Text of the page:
I agree that “signage” is limiting, and “kiosks” sound like the 80s and only cover a fraction of our use cases, but when we want to speak to the largest brands that we are all lining up to serve, we shouldn’t try to use words that they already use for other things. And if we are, we need to at least have a very very clear awareness of the baggage that comes along with those words and why exactly a customer might say “how is this different than what I already have?”

    Let’s keep working on the words. Digital Signage Experience (i.e. the rebooted DSE) is IMO on the right track. Sometimes we just need to call it what it is.

    1. Dave Haynes says:

      Great points, Jackie.

      To me, the important thing is for companies to very clearly say what they do and offer, and why they’re in some way special or notable. I see too many marketing lines that are just buzzword bingo exercises.

  2. Wes Dixon says:

    Why not? And while we’re at it we can call milk a “bovine lactation drink”

  3. Pravesh Dookun says:

    What about Customer Experience Management System – more specific than generalized.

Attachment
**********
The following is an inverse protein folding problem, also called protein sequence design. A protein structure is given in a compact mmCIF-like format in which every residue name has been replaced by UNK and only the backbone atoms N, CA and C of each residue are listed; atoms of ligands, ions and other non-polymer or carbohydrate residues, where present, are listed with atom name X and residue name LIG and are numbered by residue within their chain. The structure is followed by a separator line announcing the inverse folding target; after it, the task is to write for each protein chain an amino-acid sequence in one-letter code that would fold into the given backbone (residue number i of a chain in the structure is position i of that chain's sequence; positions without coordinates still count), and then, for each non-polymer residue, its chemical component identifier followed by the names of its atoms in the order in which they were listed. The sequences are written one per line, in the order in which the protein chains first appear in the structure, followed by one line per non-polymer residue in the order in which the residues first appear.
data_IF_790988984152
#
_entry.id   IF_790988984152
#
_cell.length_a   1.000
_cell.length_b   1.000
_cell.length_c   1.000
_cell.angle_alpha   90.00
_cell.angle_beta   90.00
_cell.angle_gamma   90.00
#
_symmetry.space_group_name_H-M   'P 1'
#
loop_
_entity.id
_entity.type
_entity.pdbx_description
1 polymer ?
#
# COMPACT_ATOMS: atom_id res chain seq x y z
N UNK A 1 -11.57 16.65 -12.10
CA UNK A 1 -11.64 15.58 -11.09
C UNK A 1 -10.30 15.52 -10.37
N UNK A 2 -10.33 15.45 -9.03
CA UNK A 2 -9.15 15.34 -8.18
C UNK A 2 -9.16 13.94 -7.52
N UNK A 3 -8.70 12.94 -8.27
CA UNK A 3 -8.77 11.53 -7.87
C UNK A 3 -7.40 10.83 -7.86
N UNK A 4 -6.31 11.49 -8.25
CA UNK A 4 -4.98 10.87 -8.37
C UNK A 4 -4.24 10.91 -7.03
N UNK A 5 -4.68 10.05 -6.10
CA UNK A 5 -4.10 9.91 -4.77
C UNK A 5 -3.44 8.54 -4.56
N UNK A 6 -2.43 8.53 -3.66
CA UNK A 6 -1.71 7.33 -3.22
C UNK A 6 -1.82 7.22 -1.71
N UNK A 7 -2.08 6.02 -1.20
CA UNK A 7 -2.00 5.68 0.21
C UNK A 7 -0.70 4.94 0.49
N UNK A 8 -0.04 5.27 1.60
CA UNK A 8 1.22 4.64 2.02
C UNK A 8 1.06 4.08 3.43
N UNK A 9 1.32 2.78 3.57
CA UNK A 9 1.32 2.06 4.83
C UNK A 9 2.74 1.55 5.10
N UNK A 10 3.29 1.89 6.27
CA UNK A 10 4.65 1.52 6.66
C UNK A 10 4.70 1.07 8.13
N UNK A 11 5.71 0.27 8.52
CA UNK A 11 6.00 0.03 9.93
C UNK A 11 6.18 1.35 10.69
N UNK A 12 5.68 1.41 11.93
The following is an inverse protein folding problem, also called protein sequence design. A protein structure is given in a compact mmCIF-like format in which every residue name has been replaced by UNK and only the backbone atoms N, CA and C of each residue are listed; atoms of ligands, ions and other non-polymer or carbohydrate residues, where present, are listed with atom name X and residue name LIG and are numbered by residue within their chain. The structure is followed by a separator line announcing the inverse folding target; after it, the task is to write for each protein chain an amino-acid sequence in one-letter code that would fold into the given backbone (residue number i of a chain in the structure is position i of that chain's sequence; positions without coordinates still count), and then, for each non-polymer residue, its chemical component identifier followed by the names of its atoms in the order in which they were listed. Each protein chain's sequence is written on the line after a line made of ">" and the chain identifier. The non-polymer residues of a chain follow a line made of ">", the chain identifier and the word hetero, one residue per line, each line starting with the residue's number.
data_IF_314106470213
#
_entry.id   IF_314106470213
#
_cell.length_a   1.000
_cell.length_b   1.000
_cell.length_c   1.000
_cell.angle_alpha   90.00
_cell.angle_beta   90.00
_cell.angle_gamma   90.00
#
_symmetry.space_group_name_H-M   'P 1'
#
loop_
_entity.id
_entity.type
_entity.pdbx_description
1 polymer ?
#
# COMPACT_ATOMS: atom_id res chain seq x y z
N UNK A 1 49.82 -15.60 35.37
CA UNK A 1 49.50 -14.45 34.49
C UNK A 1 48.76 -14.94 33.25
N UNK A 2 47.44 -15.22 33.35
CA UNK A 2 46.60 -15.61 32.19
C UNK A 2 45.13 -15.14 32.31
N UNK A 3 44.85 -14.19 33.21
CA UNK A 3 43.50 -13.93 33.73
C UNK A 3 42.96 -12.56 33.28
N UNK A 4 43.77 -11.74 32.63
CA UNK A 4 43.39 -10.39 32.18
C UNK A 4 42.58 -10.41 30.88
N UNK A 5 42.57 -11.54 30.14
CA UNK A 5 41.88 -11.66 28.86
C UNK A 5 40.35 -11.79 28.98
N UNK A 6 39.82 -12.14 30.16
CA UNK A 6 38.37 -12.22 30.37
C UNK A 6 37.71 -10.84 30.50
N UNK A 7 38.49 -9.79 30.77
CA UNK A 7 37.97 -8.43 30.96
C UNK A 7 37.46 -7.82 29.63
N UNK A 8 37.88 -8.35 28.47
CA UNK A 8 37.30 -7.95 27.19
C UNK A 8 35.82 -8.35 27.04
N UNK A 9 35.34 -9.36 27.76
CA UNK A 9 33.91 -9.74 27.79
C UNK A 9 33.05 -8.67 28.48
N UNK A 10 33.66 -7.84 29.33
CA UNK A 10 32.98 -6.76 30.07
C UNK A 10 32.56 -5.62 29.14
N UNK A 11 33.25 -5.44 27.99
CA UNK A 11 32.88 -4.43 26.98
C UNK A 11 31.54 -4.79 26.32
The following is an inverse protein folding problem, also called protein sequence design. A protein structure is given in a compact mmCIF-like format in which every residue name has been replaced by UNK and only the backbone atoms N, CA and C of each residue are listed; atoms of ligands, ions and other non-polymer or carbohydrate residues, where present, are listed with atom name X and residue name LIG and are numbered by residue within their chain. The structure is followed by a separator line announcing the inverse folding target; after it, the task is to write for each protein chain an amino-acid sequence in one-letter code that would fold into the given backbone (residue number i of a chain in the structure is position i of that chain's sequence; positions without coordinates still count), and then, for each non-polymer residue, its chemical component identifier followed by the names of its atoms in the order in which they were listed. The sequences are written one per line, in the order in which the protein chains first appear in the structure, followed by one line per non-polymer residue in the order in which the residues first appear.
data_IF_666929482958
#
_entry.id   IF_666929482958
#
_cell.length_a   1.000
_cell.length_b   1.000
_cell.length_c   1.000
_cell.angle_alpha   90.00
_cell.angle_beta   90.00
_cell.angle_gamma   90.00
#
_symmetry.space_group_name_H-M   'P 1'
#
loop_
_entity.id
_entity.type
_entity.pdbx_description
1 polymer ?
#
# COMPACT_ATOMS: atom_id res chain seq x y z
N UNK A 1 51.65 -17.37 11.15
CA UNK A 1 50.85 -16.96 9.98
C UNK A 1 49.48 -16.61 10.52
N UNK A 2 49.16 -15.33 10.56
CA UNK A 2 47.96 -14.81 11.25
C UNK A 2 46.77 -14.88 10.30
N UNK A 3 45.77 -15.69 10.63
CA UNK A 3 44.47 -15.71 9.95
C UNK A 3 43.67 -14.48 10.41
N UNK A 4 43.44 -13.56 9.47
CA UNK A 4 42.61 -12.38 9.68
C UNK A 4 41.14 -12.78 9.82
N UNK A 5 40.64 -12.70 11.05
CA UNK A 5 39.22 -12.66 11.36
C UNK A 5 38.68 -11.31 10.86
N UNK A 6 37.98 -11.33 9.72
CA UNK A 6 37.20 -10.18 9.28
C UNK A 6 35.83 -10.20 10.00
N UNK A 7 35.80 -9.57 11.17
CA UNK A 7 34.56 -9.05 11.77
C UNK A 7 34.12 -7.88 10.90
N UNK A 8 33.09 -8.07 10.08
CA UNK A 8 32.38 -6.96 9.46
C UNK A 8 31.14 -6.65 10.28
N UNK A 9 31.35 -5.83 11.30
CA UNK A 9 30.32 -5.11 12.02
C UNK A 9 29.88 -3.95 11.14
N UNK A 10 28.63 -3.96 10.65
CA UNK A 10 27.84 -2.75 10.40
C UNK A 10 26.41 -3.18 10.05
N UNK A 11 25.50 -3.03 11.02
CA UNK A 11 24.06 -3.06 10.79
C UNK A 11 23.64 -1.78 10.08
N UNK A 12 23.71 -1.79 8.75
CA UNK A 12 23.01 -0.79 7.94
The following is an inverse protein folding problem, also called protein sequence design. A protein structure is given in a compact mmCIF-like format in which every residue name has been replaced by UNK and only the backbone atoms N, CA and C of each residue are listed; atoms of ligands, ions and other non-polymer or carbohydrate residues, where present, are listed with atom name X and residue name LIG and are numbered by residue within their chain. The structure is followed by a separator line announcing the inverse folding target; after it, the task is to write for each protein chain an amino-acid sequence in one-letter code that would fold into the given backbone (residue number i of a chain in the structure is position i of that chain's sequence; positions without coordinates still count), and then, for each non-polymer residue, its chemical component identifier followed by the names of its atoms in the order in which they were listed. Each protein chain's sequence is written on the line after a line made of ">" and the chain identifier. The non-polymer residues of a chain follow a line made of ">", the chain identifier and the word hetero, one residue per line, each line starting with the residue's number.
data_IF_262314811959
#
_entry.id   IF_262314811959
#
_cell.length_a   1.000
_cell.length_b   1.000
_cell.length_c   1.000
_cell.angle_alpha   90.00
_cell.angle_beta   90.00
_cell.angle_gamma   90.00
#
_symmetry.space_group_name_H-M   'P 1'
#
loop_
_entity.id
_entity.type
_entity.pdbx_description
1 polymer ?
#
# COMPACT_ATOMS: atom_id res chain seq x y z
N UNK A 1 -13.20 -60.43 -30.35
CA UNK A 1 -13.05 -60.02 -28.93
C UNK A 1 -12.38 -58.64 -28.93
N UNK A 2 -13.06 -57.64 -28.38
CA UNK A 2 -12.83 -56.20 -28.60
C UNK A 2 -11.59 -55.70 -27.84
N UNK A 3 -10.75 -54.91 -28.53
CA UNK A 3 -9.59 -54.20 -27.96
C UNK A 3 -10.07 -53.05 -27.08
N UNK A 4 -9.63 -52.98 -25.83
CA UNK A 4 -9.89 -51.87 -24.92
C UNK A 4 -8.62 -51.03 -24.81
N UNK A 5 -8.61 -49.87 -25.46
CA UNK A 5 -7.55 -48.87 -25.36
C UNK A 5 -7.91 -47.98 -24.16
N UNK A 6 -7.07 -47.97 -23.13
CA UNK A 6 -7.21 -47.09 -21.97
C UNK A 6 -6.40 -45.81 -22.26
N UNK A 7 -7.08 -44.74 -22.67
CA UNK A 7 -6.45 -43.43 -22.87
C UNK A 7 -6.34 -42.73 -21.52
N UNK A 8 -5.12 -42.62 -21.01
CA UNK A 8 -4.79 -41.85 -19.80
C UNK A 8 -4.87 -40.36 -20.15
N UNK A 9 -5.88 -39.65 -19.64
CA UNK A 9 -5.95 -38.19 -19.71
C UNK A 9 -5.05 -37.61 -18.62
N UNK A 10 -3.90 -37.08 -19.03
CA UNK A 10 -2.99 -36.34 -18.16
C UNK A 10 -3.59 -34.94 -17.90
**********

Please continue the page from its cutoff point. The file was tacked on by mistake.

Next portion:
4. craig keefner says:

    It used to be ad-driven marketing display ads in public spaces (airports). Peripheral background advertising. Menu boards on other hand trigger a purchase so a case for interactive can be made. Informational displays. I haven’t seen any bidirectional transactions between a display and a mobile devices (Wifi or BT). Meanwhile the holy graille of Measurable ROI remains endlessly elusive. We have same problem with advertising info displays for kiosks and ATMs. SOunds good and can be conjectured, but never measured.

    1. Craig keefner says:

      Dynamic Advertising Module Network (or DAMN for short)

      1. Jackie says:


  5. Ken Goldberg says:

    I used to enjoy jousting with the late Lyle Bunn over his love for the term “dynamic digital signage”. I would argue that if it isn’t dynamic, why be digital? At any rate, back in 2010, I wrote about the confusion caused by calling our core applications a CMS. It was something Lyle and I could agree upon…. I went with Digital Signage Platform… Of course since then, the acronym DSP has very different connotations.